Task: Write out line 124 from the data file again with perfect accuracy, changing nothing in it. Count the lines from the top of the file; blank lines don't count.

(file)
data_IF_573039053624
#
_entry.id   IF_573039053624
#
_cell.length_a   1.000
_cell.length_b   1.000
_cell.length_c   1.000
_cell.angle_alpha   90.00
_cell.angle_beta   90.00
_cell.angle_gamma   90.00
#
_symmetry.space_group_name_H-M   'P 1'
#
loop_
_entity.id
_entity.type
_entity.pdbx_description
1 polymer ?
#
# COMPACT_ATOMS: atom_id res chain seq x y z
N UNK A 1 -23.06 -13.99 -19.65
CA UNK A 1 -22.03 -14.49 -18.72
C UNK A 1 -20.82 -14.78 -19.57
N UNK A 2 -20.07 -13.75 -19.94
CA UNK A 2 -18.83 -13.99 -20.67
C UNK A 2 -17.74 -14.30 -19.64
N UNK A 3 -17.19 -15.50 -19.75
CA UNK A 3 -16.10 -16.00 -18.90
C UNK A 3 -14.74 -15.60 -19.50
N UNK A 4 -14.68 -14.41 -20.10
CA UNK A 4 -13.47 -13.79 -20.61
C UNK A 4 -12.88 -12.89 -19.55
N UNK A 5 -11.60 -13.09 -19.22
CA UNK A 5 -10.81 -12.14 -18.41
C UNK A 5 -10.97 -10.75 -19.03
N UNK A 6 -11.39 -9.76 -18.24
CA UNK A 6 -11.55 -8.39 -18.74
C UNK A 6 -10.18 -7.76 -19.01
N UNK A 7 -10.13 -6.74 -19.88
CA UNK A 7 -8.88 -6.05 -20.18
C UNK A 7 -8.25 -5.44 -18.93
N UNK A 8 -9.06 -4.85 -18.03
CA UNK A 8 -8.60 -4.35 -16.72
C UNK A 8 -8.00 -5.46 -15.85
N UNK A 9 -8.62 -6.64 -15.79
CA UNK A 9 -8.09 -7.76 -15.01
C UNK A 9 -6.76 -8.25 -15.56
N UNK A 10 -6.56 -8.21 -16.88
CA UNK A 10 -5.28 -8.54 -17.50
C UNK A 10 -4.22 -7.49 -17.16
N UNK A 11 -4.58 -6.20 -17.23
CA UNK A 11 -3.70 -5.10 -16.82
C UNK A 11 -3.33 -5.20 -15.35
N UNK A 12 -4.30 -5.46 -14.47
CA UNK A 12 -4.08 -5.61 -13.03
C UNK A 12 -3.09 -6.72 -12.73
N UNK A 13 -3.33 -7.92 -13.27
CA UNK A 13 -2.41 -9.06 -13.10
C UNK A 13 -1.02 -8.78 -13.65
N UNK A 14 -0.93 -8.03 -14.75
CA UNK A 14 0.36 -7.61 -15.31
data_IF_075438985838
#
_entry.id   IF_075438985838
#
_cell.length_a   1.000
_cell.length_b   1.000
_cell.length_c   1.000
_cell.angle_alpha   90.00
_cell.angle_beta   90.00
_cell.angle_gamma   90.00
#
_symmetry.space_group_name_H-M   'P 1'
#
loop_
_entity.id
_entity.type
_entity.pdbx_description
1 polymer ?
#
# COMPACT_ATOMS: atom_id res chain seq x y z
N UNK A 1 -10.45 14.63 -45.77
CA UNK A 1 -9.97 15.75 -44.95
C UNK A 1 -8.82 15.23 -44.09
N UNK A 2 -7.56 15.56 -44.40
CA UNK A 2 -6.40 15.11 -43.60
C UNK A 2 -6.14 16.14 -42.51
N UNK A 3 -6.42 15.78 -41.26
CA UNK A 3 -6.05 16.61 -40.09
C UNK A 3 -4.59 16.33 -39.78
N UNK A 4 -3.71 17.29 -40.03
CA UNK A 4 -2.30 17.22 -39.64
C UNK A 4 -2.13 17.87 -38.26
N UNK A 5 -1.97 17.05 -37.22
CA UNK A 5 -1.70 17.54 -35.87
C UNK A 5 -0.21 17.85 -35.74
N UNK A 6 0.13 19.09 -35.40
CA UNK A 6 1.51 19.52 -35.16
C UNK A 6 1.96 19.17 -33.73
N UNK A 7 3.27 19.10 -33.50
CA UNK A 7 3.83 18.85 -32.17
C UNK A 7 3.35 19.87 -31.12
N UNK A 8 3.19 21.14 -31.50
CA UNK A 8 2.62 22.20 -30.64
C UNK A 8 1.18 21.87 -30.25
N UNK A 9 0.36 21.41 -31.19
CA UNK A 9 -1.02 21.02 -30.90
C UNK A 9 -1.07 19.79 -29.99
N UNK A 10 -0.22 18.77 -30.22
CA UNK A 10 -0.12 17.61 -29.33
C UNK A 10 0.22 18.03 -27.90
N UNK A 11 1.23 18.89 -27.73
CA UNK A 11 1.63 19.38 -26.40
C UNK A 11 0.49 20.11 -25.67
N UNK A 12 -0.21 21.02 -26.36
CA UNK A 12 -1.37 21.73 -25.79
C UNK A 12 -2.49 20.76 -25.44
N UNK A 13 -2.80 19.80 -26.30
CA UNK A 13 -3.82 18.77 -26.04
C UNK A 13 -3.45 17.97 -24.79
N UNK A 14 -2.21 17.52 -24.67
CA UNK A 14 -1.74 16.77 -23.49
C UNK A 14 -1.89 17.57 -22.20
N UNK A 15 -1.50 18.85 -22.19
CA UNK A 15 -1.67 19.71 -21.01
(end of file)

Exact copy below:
N UNK A 15 -1.50 18.85 -22.19